ANC scores landslide win in South Africa


ANC leader Jacob Zuma addresses supporters in Johannesburg on Thursday.
The African National Congress secured an expected landslide victory in this week’s South African general elections, paving the way for party leader Jacob Zuma to become president, according to results released Saturday.

But the ANC, which has convincingly won every election since the end of apartheid in 1994, fell just short of retaining a two-thirds parliamentary majority that would have given it a mandate to change the constitution. It also lost control of Western Cape province to the opposition Democratic Alliance, although it won comfortable majorities in South Africa’s remaining eight provinces. The ANC won 65.9 percent, or 11.6 million votes, according to the final results published on the Independent Electoral Commission’s Web site. Despite performing strongly in Western Cape, the Democratic Alliance polled just 16.66 percent of the national vote. The Congress of the People, formed by a breakaway faction of former ANC members loyal to ex-president Thabo Mbeki, polled 7.42 percent. In a statement on the ANC’s Web site, Zuma said “the people have spoken.” “They have gone out in their millions, in peace and calm, to freely vote for a party of their choice. They have voted for a better future for all, for decent work, quality education, access to health care, safer communities and rural development. “Now we must get down to work to implement this mandate for faster change. Working together we will build a South Africa of expanding opportunity for all, a nation united in its diversity, at peace with itself and the world.” Twenty-six parties ran in Wednesday’s election. They included Islamic and Christian parties, and right-wing Afrikaner and socialist groups. Learn more about some of South Africa’s political parties The ANC’s overall victory had been considered a foregone conclusion and party leaders and supporters have been celebrating since Thursday in anticipation of the results.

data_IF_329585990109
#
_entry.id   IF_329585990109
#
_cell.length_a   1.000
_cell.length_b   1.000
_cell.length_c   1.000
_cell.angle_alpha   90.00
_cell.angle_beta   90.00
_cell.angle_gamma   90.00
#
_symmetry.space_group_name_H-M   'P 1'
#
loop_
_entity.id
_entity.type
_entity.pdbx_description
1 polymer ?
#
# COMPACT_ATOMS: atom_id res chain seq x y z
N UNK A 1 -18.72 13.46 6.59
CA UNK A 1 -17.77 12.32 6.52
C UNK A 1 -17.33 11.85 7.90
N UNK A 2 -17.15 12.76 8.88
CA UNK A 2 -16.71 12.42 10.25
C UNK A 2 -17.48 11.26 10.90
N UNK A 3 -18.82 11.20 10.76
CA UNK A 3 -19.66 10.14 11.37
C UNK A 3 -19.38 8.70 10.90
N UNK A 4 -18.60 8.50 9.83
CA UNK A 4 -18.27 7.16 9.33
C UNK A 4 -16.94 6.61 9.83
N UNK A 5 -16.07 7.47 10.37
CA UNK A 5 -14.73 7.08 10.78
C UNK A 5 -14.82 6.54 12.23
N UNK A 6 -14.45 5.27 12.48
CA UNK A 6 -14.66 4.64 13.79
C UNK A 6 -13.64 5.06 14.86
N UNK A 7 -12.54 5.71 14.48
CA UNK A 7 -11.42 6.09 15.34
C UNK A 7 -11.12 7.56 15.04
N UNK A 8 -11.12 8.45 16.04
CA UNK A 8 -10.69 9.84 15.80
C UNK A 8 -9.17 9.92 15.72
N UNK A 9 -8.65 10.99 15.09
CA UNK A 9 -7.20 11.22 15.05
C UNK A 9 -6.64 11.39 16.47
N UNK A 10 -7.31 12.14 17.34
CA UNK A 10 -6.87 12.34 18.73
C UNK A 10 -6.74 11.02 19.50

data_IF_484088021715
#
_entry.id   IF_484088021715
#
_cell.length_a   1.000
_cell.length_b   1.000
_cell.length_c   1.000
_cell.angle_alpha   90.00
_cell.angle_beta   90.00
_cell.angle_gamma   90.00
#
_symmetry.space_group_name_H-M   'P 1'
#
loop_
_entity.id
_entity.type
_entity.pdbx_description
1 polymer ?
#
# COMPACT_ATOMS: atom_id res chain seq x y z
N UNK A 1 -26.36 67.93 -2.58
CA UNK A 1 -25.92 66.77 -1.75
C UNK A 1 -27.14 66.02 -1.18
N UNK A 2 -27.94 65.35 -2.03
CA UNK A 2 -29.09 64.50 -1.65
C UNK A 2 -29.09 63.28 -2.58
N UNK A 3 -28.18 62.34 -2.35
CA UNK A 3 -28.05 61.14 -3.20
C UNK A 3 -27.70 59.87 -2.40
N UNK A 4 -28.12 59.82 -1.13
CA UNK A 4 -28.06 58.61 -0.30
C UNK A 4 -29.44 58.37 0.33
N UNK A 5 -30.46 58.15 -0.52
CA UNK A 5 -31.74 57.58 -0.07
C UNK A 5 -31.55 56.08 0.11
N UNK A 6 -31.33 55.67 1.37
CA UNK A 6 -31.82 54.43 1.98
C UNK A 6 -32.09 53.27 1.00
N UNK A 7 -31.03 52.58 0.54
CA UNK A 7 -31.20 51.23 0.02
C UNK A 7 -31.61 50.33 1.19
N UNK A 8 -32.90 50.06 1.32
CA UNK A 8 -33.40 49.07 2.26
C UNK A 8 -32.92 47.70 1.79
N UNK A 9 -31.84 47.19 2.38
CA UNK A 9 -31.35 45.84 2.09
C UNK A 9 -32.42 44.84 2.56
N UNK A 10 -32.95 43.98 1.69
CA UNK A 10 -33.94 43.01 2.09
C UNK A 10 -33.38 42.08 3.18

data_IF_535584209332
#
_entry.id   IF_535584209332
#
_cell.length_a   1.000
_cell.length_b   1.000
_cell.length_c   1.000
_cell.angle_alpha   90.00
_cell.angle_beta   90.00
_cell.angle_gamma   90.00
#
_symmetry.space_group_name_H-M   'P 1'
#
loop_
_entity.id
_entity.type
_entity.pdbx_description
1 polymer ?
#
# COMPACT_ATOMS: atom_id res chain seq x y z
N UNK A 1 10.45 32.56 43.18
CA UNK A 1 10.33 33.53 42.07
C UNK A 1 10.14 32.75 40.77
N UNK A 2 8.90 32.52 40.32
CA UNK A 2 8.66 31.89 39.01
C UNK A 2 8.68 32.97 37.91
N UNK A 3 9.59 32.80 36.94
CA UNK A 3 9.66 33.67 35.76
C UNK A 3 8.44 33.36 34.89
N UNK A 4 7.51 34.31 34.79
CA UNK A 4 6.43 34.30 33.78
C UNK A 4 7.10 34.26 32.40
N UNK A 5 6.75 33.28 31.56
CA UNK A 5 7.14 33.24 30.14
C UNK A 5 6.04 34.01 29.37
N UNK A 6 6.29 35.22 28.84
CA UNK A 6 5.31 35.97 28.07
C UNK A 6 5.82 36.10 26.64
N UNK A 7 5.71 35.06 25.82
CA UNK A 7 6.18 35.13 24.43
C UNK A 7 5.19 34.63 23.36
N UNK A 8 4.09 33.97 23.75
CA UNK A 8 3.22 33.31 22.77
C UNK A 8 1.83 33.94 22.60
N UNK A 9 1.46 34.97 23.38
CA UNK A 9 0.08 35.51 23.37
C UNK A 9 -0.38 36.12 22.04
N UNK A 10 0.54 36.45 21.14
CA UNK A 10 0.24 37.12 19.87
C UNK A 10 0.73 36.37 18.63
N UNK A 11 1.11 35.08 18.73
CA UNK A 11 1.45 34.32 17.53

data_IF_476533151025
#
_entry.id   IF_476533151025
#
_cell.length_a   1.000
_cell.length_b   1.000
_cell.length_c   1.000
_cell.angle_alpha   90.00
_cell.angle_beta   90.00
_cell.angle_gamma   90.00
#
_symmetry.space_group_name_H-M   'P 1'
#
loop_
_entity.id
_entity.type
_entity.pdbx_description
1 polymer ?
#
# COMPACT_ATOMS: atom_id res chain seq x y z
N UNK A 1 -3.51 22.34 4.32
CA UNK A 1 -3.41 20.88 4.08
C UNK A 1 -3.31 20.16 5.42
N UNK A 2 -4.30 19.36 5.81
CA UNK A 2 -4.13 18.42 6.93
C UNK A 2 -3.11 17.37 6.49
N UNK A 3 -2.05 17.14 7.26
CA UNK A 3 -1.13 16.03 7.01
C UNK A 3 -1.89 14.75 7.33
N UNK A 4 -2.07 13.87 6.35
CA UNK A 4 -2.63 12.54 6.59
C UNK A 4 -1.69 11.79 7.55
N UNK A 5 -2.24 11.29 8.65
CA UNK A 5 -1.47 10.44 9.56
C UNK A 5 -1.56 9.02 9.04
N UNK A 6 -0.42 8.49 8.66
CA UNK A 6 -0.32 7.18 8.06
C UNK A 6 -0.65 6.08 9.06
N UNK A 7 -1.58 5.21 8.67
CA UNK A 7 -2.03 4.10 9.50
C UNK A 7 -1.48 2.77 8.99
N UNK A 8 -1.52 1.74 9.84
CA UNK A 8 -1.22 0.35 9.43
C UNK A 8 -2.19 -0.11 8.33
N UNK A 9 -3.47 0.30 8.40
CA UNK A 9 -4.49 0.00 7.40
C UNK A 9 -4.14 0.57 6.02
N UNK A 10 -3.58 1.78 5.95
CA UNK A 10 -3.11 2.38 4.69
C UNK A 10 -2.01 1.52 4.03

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Zuma, an ethnic Zulu whose flamboyant style sits in contrast to more staid predecessors Nelson Mandela and Thabo Mbeki, will be elected to the presidency when lawmakers convene to form a new parliament next month. The ANC has been dogged by allegations of corruption and has been accused of failing to deliver services to the poor. Zuma, until recently, faced fraud and corruption charges. The country’s prosecuting authority dropped the charges two weeks before the elections, citing alleged political interference in the case. More than 5,000 domestic and international observers are monitoring the election, according to the electoral commission. iReporter visits the polls

A self-described “farm boy” known to don traditional garb — including leopard skins and a spear — at ceremonial events, Zuma, 67, would put a different face on the party than Mandela, the attorney imprisoned under segregationist apartheid rule, and the Western-educated Mbeki. On Thursday, as thousands cheered and fireworks exploded overhead, Zuma danced and sang his favorite song — a Zulu anti-apartheid anthem called “Bring Me My Machine Gun.”

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